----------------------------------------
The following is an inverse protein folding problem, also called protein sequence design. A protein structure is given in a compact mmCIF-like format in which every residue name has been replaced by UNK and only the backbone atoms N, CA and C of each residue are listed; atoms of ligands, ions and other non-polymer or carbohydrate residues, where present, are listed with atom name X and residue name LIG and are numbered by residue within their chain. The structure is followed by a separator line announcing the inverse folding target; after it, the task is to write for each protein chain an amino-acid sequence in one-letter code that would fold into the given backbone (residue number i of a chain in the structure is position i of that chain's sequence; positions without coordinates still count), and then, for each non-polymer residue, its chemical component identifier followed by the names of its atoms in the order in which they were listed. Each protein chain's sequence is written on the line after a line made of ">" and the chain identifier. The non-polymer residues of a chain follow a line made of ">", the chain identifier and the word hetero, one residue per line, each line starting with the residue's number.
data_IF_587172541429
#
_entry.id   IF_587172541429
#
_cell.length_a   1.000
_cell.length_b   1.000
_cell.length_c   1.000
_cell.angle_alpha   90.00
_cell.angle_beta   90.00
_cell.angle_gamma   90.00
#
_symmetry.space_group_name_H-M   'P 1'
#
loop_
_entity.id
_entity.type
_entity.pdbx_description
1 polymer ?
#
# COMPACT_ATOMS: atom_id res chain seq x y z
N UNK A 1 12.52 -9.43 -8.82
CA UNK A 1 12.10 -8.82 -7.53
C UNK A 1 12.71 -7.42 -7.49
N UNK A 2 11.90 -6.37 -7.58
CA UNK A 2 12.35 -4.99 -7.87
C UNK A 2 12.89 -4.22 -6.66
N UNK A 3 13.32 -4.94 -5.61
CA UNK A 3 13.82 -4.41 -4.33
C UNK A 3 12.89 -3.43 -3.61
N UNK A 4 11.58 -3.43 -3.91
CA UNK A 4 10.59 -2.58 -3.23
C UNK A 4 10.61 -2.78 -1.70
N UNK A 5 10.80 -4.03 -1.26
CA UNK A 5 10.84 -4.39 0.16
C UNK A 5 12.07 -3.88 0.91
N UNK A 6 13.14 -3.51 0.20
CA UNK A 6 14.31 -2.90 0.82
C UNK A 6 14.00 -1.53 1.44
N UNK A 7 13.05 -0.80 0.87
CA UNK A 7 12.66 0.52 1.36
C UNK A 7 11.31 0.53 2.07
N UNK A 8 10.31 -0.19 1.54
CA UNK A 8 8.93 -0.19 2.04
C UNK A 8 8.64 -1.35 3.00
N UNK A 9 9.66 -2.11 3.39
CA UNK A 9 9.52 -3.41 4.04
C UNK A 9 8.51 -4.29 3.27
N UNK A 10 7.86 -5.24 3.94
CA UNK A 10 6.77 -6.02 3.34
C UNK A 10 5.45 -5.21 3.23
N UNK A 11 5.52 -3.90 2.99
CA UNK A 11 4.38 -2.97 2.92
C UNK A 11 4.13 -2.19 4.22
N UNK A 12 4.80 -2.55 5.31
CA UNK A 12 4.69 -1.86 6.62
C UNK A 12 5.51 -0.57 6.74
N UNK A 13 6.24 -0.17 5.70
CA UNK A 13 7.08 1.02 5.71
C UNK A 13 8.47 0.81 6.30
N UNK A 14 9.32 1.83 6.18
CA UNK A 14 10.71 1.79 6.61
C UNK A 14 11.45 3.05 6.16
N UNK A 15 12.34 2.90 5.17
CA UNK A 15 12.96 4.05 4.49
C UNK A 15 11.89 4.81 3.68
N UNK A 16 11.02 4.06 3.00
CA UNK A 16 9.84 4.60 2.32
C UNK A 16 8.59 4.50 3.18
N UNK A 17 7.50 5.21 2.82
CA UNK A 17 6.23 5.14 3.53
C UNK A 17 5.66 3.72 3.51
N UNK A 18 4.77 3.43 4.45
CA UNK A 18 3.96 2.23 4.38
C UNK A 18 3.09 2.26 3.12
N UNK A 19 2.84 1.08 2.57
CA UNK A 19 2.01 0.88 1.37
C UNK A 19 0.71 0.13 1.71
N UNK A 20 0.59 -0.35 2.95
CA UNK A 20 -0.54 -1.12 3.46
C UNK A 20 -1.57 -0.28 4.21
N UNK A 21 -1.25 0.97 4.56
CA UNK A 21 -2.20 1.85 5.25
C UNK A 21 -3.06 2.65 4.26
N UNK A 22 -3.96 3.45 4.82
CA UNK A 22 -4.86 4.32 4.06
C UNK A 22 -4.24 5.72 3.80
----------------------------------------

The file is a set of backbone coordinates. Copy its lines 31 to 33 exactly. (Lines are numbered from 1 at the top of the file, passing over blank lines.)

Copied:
N UNK A 4 11.58 -3.43 -3.91
CA UNK A 4 10.59 -2.58 -3.23
C UNK A 4 10.61 -2.78 -1.70